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The artists who donated work to the Free Arts NYC benefit auction were some of the hottest in the business. Ed Ruscha, Cindy Sherman and Christopher Wool were just a few of the names whose works lined the walls of the New York City Department of Records on Wednesday night.

According to Free Arts Executive Director Liz Hopfan, it was the first event held in the space, though guests may have recognized it as the courthouse backdrop in “Law and Order: SVU” episodes. To get inside, the younger set of creatives who showed face in lieu of the artists — Max Snow, Scott Campbell, Tali Lennox, Claire Distenfeld, Lily Kwong and Cleo Wade — stepped through security scanners in their favorite Gucci looks. (The label sponsored the evening.)

The event celebrated artist Rashid Johnson, who, as a part of the Free Arts program, has hosted teens in his studio. “I just want to thank Free Arts for introducing me to all these amazing kids that I can steal ideas from,” he quipped.

Lennox, who looks not much older than some of the teens Johnson works with, had just come off her well-received debut solo show at the Catherine Ahnell Gallery in SoHo. “It’s nice to be recognized as an artist because I know that my work comes from a really authentic place, but I never really thought people would necessarily appreciate it because it is portraits, it’s oil painting,” she said while directing people to the corner where her portrait was displayed. “I love giving away a piece of art because to me it’s not about the money you make off of it, it’s about [giving] something you love and finding it meaningful for other people to enjoy as well.”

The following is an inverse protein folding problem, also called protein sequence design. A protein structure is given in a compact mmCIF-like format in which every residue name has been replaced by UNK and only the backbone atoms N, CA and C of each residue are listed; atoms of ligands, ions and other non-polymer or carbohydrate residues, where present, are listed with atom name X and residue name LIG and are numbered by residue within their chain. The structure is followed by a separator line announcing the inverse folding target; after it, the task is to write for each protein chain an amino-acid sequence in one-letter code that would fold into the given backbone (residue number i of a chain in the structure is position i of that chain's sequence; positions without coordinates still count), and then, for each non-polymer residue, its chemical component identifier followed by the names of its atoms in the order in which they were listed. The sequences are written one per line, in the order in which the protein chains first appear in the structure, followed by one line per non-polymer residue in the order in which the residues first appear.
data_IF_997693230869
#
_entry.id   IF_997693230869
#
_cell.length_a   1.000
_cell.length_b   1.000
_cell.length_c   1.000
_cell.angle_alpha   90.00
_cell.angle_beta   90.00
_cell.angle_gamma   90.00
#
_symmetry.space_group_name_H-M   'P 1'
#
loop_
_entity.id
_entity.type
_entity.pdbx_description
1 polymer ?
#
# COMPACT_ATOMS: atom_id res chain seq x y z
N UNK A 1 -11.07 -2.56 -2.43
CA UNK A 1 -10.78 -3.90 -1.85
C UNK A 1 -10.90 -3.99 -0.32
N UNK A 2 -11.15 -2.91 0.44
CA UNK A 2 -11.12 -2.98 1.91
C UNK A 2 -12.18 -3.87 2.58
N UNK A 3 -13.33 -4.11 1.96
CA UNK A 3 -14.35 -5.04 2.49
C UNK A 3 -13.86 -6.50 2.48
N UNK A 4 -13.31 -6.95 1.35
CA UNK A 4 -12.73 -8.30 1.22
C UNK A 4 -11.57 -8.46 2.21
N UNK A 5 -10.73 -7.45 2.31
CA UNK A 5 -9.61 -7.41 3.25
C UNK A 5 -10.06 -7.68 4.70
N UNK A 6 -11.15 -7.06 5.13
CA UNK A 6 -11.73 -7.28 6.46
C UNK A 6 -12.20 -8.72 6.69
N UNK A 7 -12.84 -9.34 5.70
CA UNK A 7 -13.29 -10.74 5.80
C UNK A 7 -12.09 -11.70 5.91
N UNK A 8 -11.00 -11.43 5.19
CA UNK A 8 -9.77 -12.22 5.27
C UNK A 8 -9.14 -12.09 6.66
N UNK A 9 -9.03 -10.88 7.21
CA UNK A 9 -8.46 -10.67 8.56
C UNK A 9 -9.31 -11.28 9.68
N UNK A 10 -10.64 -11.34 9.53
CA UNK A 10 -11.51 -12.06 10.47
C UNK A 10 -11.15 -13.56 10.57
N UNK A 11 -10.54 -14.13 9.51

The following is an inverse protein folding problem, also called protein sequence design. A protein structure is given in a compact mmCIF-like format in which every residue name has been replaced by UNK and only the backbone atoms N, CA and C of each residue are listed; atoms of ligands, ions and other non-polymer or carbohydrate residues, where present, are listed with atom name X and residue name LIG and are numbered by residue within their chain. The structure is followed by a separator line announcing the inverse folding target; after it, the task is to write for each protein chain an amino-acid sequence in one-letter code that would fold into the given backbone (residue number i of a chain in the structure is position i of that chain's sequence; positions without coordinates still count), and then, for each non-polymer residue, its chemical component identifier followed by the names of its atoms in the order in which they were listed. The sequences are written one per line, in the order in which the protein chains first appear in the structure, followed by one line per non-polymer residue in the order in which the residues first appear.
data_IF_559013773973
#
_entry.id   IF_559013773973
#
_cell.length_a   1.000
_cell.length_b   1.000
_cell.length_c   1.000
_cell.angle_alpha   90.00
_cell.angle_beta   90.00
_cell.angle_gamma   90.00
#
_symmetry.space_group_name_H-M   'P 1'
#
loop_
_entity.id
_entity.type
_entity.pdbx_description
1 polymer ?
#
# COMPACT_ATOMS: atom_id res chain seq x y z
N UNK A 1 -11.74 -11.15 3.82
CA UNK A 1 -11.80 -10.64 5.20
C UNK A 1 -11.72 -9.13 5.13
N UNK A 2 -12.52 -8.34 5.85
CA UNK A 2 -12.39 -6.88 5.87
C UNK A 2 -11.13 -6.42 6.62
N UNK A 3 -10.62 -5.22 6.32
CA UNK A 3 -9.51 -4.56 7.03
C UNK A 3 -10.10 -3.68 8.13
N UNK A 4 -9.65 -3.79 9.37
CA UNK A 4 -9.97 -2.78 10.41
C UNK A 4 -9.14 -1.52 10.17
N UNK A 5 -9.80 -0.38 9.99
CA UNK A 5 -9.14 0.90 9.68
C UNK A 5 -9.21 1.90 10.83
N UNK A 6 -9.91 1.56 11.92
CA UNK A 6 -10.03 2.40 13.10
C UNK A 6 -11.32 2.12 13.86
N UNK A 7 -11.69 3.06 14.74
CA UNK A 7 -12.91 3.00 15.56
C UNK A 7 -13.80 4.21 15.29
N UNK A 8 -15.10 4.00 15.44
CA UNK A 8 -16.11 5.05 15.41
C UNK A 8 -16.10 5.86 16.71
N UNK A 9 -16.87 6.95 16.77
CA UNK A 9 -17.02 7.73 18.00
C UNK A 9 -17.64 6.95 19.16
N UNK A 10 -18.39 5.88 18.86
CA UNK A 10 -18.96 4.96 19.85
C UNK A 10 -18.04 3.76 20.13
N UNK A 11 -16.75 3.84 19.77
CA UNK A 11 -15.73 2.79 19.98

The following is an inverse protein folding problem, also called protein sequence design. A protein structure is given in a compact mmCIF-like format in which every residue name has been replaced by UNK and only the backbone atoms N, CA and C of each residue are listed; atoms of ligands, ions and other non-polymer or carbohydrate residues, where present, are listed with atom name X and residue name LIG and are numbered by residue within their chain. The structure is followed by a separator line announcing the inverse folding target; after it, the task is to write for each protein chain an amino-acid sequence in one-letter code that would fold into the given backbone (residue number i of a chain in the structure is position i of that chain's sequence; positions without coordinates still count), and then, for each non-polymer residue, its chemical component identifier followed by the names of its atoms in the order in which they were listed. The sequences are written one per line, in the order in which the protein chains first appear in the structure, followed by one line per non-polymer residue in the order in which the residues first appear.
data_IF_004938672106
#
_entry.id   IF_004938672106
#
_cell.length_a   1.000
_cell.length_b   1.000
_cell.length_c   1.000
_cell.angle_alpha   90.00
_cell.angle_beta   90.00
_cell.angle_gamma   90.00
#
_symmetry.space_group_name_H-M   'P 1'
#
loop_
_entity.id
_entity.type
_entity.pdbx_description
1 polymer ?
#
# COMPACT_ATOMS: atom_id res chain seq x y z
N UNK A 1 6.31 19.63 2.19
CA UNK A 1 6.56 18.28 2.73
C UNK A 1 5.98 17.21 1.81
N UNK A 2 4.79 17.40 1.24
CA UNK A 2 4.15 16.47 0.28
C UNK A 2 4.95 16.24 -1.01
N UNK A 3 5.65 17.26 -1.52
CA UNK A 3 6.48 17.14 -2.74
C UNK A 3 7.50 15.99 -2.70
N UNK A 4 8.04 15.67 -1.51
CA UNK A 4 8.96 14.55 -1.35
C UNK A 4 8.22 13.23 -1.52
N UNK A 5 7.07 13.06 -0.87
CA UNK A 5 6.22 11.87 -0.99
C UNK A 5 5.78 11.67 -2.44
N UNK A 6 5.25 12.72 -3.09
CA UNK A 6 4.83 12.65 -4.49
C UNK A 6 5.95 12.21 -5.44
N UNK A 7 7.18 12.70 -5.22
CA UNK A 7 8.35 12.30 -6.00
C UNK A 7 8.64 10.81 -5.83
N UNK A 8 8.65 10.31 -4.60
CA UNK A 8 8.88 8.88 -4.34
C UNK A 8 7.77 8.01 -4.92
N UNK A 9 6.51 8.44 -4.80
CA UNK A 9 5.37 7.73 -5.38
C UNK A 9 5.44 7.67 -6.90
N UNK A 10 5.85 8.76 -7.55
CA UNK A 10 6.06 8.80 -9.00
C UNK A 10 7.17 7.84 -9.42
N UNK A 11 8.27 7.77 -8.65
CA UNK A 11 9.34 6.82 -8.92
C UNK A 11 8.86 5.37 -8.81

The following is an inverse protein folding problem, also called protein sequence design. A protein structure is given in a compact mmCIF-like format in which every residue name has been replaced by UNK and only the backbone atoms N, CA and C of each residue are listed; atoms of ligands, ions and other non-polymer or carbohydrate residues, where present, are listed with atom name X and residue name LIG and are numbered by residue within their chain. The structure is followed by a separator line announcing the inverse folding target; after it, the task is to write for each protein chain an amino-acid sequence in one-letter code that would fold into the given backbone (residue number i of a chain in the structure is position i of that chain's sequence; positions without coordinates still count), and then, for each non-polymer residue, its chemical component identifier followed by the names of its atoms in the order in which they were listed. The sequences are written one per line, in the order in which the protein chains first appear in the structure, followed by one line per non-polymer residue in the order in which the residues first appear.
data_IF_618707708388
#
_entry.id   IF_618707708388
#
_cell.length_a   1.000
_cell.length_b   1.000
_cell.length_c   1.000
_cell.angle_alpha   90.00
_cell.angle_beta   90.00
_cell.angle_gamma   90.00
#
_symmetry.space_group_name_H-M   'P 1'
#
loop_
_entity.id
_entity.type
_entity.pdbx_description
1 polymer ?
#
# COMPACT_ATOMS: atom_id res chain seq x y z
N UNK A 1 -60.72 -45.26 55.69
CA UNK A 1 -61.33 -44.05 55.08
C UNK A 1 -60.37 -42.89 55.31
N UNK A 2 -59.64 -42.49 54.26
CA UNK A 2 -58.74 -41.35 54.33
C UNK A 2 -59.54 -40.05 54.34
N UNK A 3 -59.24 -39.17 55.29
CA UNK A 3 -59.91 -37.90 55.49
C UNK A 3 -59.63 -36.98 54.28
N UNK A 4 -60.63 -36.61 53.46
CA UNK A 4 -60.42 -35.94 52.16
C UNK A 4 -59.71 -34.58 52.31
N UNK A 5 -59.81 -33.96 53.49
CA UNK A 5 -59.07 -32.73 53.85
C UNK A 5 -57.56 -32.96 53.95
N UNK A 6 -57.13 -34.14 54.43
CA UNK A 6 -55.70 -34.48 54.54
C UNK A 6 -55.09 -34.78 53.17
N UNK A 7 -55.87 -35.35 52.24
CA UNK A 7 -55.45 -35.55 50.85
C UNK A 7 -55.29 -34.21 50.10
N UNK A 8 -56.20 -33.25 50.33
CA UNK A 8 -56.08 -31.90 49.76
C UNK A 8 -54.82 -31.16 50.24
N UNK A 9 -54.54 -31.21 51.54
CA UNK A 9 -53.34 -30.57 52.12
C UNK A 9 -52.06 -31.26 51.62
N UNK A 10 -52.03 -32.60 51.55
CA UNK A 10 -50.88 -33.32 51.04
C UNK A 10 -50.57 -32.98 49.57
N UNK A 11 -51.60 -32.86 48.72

Wade was feeling slightly more anxious about her donation, specifically the part where people would bid money — or not — to take it home. Hers was a painting inscribed with a message: “Baby, you are the strongest flower that ever grew/remember that when the weather changes.” “I’m so nervous. I feel like I have to leave before it starts,” she yelped.

Leave it to the charming Gilkes to warm up the crowd. “Let’s be generous, let’s be very generous, let’s be extremely ostentatious, let’s be vulgar in our ostentatious display of wealth,” he boomed. “And ladies and gentlemen, let’s make Liberace proud.”